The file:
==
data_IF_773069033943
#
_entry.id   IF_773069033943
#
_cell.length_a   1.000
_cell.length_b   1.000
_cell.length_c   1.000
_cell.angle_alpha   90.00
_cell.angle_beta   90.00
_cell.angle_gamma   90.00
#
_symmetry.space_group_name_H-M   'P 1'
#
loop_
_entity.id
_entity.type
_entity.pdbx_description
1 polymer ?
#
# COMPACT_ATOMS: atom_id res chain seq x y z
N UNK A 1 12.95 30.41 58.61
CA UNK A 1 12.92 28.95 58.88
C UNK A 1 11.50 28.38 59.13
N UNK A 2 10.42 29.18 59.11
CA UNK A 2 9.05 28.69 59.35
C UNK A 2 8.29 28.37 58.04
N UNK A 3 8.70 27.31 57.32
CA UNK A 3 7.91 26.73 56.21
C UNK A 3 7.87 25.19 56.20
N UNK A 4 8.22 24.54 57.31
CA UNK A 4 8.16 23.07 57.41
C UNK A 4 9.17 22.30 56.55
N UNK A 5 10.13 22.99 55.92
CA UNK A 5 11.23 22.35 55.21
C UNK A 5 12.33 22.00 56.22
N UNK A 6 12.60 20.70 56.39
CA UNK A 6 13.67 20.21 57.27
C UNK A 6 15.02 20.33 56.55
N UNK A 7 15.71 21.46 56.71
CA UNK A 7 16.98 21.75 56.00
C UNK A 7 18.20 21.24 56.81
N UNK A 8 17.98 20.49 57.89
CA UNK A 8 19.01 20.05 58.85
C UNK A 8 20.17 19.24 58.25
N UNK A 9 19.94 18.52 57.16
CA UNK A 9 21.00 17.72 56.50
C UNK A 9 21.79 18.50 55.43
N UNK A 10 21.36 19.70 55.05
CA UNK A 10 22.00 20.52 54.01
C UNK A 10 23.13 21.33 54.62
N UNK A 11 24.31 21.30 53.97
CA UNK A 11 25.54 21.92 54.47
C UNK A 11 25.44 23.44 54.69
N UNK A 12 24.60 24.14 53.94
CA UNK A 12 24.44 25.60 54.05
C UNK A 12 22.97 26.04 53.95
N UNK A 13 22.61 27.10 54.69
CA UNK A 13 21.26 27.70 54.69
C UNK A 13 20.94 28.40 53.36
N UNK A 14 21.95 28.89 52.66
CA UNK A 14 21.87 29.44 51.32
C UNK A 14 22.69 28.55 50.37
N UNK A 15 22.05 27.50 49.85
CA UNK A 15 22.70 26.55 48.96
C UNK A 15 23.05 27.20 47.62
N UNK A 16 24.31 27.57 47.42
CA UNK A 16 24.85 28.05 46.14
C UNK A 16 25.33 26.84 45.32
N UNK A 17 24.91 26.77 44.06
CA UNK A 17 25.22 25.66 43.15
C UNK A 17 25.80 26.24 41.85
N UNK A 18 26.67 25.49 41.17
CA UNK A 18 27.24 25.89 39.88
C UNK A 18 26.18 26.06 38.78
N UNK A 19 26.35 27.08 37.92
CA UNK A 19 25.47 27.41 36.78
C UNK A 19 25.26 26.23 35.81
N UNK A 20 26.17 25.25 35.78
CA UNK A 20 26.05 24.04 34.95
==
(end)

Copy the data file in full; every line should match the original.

data_IF_773069033943
#
_entry.id   IF_773069033943
#
_cell.length_a   1.000
_cell.length_b   1.000
_cell.length_c   1.000
_cell.angle_alpha   90.00
_cell.angle_beta   90.00
_cell.angle_gamma   90.00
#
_symmetry.space_group_name_H-M   'P 1'
#
loop_
_entity.id
_entity.type
_entity.pdbx_description
1 polymer ?
#
# COMPACT_ATOMS: atom_id res chain seq x y z
N UNK A 1 12.95 30.41 58.61
CA UNK A 1 12.92 28.95 58.88
C UNK A 1 11.50 28.38 59.13
N UNK A 2 10.42 29.18 59.11
CA UNK A 2 9.05 28.69 59.35
C UNK A 2 8.29 28.37 58.04
N UNK A 3 8.70 27.31 57.32
CA UNK A 3 7.91 26.73 56.21
C UNK A 3 7.87 25.19 56.20
N UNK A 4 8.22 24.54 57.31
CA UNK A 4 8.16 23.07 57.41
C UNK A 4 9.17 22.30 56.55
N UNK A 5 10.13 22.99 55.92
CA UNK A 5 11.23 22.35 55.21
C UNK A 5 12.33 22.00 56.22
N UNK A 6 12.60 20.70 56.39
CA UNK A 6 13.67 20.21 57.27
C UNK A 6 15.02 20.33 56.55
N UNK A 7 15.71 21.46 56.71
CA UNK A 7 16.98 21.75 56.00
C UNK A 7 18.20 21.24 56.81
N UNK A 8 17.98 20.49 57.89
CA UNK A 8 19.01 20.05 58.85
C UNK A 8 20.17 19.24 58.25
N UNK A 9 19.94 18.52 57.16
CA UNK A 9 21.00 17.72 56.50
C UNK A 9 21.79 18.50 55.43
N UNK A 10 21.36 19.70 55.05
CA UNK A 10 22.00 20.52 54.01
C UNK A 10 23.13 21.33 54.62
N UNK A 11 24.31 21.30 53.97
CA UNK A 11 25.54 21.92 54.47
C UNK A 11 25.44 23.44 54.69
N UNK A 12 24.60 24.14 53.94
CA UNK A 12 24.44 25.60 54.05
C UNK A 12 22.97 26.04 53.95
N UNK A 13 22.61 27.10 54.69
CA UNK A 13 21.26 27.70 54.69
C UNK A 13 20.94 28.40 53.36
N UNK A 14 21.95 28.89 52.66
CA UNK A 14 21.87 29.44 51.32
C UNK A 14 22.69 28.55 50.37
N UNK A 15 22.05 27.50 49.85
CA UNK A 15 22.70 26.55 48.96
C UNK A 15 23.05 27.20 47.62
N UNK A 16 24.31 27.57 47.42
CA UNK A 16 24.85 28.05 46.14
C UNK A 16 25.33 26.84 45.32
N UNK A 17 24.91 26.77 44.06
CA UNK A 17 25.22 25.66 43.15
C UNK A 17 25.80 26.24 41.85
N UNK A 18 26.67 25.49 41.17
CA UNK A 18 27.24 25.89 39.88
C UNK A 18 26.18 26.06 38.78
N UNK A 19 26.35 27.08 37.92
CA UNK A 19 25.47 27.41 36.78
C UNK A 19 25.26 26.23 35.81
N UNK A 20 26.17 25.25 35.78
CA UNK A 20 26.05 24.04 34.95